“In the future, we might even do vlogs (video logs),” Ethan said. “We’re trying to do a lot of social media platforms because that’s how we find our fans. You don’t use TikTok, you use Instagram, you’ll still be able to find us. You don’t use (either), you’ll be able to find us on YouTube.”
Virginia said the band soon will be coming out with a silly behind-the-scenes video that promises to be a lot of fun.
Finding the time
The band practices twice a week — usually about two hours on Wednesdays and anywhere from three to five hours on Sundays. And they usually play at least one gig every weekend.
How do they juggle band life with schoolwork?
“I do school, come home, I sit down and if I’m not … getting homework done, I’m playing drums,” Carter said.
“I come home, do homework, eat, … then I play instruments, and then I go play video games or watch a movie or something on Netflix,” Virginia said.
When Ethan has homework to do, he tries to get it done while he’s still at school before a class begins or during a break, or on the ride home.
Luke admits finding that balance can sometimes be a struggle.
“I know it’s really important and I should definitely do it, but sometimes, if I forgot to learn a song, it’s that constant debate, should I do my homework or learn the song? Sometimes I’m lucky and having a good day and I do both. Sometimes I’m not having a good day and I don’t do the homework, but I get it done (the next) morning,” Luke said.
In the future
As for their future plans, the bandmates all hope the band takes off and becomes more successful, and they all see music playing some part in their careers if the band ever does break up.
“It’s going good for us, and it’s what I want to do,” Luke said of playing with Burn the Jukebox. “We’re all happy, we’re all good friends, so it all works out.”
“I would obviously love to have this band kick off and be on tours,” Carter said. “I always thought it would be really cool to be a touring drummer, and hopefully it happens. But, regardless of what happens, I want to go to a school and learn about sound engineering, like running sound for bands, or recording.”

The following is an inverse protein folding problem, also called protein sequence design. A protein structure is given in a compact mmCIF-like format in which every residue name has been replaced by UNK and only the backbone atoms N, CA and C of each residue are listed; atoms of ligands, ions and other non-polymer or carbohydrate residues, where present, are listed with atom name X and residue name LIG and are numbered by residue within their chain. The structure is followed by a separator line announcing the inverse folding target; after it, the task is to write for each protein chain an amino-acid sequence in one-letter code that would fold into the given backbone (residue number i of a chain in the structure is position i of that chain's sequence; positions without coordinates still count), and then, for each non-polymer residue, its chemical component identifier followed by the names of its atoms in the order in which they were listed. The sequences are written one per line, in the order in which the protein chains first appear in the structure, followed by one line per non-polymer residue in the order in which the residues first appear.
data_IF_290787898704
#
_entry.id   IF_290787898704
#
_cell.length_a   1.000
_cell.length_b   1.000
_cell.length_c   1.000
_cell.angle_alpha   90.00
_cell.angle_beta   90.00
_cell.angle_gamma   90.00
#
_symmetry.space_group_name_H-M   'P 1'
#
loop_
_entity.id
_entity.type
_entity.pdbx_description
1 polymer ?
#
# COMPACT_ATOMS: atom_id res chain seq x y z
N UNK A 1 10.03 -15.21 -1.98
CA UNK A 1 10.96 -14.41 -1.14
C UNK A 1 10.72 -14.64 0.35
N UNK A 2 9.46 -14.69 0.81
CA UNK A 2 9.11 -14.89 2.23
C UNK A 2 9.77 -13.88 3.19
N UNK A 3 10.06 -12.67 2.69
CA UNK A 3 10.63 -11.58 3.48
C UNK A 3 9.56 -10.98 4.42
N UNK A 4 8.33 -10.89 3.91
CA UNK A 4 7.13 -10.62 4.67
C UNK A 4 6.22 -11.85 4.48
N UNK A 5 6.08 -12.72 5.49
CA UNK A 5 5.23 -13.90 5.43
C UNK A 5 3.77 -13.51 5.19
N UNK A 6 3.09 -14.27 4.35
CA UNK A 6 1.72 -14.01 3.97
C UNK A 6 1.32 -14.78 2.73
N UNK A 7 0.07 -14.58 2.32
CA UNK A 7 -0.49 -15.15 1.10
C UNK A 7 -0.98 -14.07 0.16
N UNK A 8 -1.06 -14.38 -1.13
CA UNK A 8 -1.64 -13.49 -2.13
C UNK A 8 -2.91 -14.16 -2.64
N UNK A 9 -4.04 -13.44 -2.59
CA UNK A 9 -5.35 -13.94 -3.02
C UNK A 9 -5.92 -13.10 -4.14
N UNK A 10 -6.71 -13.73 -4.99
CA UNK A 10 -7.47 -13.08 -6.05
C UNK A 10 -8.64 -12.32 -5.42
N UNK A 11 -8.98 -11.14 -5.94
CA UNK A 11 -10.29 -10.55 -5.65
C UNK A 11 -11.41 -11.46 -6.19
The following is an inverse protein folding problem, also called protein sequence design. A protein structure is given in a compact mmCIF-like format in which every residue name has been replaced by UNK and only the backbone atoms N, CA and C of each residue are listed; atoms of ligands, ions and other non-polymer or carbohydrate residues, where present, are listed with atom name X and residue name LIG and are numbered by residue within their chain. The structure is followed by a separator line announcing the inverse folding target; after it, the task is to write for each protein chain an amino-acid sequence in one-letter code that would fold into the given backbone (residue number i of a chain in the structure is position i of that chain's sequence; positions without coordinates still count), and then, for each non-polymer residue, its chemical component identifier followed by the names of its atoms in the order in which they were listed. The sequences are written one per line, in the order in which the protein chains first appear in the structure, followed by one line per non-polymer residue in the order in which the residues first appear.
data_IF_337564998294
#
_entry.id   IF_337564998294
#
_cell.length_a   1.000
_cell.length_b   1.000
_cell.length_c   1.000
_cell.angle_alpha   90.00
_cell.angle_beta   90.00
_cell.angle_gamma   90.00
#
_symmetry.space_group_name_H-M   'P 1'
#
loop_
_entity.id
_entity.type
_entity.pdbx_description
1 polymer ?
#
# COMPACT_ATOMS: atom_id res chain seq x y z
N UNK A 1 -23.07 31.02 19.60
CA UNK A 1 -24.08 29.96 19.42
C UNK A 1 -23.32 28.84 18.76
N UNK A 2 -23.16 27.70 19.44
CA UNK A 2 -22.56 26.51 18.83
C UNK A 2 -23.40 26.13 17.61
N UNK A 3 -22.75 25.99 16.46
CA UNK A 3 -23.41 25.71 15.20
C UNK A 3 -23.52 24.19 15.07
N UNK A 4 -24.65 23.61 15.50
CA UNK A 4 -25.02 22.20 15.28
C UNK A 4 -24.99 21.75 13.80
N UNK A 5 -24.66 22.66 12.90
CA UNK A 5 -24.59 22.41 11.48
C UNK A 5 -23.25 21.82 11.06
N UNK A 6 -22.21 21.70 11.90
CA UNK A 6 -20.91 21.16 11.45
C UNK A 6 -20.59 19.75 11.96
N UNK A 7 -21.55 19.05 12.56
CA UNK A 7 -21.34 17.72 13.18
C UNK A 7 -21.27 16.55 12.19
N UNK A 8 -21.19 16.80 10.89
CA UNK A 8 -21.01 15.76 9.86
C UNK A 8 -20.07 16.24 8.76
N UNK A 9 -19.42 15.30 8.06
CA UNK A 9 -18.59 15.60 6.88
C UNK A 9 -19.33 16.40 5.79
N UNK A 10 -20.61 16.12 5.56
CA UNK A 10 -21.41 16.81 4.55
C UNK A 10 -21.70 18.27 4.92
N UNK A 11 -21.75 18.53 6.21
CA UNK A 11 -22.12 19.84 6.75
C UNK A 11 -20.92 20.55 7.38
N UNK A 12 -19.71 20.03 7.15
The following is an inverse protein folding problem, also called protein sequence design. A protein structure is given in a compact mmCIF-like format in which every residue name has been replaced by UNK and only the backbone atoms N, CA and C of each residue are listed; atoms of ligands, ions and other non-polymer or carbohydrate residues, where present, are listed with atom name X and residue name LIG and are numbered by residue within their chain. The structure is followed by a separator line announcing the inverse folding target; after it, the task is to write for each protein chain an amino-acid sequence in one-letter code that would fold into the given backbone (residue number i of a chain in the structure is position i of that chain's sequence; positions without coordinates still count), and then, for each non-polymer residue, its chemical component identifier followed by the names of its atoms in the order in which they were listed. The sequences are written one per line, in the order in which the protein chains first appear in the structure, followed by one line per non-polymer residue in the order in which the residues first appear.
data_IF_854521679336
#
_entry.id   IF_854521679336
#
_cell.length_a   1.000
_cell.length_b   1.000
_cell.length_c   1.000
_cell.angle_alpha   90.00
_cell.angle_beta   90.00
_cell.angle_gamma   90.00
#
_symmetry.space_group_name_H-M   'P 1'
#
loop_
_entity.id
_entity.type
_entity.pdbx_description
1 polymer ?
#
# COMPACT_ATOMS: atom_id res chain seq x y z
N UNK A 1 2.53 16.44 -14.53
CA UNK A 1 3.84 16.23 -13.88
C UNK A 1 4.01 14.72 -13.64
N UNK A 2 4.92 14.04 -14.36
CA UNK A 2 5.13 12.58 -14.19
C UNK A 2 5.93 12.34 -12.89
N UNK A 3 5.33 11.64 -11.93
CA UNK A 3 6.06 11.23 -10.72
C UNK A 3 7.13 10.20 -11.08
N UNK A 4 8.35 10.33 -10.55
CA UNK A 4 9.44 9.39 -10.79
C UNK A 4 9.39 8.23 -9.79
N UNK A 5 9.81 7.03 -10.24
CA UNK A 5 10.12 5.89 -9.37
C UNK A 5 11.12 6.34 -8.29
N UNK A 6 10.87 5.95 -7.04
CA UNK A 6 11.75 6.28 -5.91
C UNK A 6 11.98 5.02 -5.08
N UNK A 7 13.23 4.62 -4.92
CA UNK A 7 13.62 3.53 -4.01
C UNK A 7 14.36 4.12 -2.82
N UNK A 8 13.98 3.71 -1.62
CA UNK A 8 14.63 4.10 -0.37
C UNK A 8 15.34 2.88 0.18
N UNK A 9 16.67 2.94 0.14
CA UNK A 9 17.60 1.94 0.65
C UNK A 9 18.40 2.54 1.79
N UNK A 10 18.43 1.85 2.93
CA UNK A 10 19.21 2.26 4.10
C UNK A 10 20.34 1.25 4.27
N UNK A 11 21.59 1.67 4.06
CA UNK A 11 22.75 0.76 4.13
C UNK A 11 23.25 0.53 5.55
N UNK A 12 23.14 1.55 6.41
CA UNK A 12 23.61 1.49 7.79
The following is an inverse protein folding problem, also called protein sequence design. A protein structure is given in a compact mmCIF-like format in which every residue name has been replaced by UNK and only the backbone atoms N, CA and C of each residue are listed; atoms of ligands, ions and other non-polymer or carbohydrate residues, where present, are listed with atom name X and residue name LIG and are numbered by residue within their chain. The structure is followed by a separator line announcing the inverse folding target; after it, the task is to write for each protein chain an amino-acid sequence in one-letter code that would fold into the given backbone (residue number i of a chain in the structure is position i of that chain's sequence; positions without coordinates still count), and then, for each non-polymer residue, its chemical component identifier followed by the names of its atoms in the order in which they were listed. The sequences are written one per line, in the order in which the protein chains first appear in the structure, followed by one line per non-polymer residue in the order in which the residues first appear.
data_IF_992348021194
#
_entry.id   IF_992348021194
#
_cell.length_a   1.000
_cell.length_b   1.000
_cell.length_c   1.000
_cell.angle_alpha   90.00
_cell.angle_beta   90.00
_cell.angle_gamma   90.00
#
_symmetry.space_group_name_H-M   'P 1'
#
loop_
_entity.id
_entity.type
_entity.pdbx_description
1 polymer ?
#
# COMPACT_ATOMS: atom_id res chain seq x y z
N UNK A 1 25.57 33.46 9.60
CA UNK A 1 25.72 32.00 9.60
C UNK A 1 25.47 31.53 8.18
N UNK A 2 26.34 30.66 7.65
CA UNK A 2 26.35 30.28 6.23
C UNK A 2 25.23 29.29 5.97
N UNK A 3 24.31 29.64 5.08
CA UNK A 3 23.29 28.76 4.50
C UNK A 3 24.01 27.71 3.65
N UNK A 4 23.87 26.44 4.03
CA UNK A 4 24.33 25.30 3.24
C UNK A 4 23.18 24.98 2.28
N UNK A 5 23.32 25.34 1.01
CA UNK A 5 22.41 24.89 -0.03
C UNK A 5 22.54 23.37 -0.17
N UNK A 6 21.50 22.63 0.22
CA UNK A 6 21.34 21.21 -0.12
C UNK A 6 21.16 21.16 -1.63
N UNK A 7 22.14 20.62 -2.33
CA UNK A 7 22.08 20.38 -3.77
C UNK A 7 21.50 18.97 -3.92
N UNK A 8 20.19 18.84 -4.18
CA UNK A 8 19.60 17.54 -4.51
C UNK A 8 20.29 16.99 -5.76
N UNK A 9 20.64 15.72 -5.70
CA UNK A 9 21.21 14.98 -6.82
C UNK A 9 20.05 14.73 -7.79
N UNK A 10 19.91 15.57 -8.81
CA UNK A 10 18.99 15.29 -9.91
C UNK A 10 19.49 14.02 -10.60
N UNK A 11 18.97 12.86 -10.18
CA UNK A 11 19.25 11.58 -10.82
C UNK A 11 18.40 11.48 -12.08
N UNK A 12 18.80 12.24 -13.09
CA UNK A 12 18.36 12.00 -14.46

Ethan knows he wants to attend college, but the rest is up in the air.
“I’m not set on a job yet, it’s not like I would like to do this when I grow up, but I like a lot of creative stuff. I was thinking being an architect might interest me, but I like music, too, so production might be a fun industry. I looked at a lot of different things, but I’m going to go with the flow. I want to and get a good education and see where it takes me,” Ethan said.
Luke can see himself attending Berklee College of Music in Boston.
“I think Berklee would be a good school. … They have everything I want (for career options) if I’m not a musician anymore, which I don’t think would happen. I’m probably going to be a musician for the rest of my life,” Luke said.
Virginia doesn’t know where she wants to go to college.
“But I do kind of have an idea of what I want to do. I’m a huge Disney fanatic,” Virginia said, expressing hopes of working for or producing content for the company. “I love engineering and all that. But if this band didn’t blow up, which I really hope it does, that would probably be my backup plan.”
Words to live by
And their advice for other kids?
Virginia says to “practice, practice, practice — a lot of practicing. I mean, it really helps.”
Luke recommends making sure they express themselves.
Carter’s advice is simple: “Do what makes you happy.”
“And if you have a passion of any sort … keep doing what you love,” Ethan said. “Even if you can’t do it well, you’ll get there.”